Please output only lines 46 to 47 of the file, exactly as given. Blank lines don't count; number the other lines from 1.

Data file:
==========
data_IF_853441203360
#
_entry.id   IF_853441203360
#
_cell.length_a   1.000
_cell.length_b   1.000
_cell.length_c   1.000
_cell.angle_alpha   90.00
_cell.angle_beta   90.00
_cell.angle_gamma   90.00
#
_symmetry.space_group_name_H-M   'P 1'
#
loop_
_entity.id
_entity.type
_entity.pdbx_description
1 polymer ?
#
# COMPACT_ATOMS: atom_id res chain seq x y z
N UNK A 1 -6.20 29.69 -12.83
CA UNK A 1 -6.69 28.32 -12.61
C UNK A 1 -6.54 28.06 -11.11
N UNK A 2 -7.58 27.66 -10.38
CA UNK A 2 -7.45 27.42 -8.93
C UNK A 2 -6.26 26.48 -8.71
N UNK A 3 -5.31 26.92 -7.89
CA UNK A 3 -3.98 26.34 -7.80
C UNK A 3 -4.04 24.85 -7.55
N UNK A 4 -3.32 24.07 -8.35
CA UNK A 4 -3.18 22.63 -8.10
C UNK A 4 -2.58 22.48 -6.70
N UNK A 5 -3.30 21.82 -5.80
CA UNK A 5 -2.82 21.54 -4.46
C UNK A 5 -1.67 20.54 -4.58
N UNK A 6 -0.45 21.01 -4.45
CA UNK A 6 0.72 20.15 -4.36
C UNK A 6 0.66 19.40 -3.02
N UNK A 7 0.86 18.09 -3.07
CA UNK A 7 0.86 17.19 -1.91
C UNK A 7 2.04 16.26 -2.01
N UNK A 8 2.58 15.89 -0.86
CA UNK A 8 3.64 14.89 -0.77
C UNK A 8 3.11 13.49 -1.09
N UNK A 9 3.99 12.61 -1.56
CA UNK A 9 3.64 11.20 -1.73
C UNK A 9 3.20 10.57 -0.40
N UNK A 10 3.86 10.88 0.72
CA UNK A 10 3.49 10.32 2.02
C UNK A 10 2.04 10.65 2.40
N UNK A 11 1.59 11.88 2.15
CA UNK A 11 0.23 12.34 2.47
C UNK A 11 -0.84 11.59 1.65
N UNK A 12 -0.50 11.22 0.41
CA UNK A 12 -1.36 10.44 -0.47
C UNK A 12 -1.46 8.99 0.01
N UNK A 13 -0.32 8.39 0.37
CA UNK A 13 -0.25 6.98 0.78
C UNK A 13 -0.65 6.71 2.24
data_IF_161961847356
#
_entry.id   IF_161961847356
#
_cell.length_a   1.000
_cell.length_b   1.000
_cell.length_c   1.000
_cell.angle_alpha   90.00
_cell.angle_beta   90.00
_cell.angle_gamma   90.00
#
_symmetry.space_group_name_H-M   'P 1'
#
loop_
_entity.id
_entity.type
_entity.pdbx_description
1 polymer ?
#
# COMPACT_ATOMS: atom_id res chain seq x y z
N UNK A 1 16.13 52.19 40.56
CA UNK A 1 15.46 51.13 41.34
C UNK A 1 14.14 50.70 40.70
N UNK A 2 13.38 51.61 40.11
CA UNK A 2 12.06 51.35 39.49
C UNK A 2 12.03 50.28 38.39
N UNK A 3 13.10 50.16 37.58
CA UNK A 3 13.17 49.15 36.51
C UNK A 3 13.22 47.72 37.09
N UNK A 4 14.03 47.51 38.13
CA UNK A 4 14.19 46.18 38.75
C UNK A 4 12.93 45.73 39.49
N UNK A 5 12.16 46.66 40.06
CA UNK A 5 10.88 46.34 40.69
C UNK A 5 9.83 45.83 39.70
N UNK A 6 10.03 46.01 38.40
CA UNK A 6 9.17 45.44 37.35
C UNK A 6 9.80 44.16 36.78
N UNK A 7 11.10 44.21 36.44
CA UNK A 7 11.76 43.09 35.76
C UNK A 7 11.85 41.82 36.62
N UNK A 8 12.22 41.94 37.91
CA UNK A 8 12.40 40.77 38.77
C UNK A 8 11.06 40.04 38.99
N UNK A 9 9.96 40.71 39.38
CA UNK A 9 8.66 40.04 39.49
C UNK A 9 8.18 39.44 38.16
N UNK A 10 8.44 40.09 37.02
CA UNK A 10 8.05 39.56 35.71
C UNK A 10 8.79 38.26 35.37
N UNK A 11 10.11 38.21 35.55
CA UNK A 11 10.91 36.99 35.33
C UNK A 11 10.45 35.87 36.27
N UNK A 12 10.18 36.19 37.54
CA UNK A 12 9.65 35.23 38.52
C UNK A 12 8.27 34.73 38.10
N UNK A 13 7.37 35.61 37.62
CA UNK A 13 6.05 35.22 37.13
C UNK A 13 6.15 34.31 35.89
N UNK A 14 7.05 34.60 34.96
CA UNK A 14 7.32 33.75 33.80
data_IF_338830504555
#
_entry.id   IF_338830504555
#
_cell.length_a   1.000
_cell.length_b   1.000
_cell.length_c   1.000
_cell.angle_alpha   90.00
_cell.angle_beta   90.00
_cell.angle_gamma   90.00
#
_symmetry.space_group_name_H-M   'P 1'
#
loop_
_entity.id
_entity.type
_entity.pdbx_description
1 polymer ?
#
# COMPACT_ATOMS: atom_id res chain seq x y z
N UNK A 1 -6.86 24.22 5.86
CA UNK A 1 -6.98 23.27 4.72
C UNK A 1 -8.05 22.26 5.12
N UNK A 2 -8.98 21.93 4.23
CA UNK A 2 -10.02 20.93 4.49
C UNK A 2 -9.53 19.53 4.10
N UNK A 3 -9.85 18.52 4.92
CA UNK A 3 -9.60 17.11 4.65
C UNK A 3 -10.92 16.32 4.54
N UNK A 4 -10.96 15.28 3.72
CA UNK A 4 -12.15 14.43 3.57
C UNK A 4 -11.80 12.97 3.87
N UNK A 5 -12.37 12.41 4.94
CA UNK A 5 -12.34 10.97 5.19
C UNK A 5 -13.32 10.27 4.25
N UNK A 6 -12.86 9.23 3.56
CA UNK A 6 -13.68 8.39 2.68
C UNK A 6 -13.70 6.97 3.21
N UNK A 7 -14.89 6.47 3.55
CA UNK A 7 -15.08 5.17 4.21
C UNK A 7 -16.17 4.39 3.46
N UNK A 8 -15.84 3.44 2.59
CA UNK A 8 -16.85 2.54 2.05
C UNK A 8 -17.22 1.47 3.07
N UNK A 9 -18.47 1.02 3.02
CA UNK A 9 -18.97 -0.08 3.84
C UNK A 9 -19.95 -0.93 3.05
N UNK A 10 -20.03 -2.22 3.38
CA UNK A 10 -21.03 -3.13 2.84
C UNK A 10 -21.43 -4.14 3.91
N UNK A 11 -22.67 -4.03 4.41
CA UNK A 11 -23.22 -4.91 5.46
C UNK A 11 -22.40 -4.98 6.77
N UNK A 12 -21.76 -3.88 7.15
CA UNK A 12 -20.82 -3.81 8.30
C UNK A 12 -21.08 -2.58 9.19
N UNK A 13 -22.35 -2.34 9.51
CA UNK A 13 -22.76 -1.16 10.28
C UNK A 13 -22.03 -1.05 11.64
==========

CA UNK A 9 3.64 11.20 -1.73
C UNK A 9 3.20 10.57 -0.40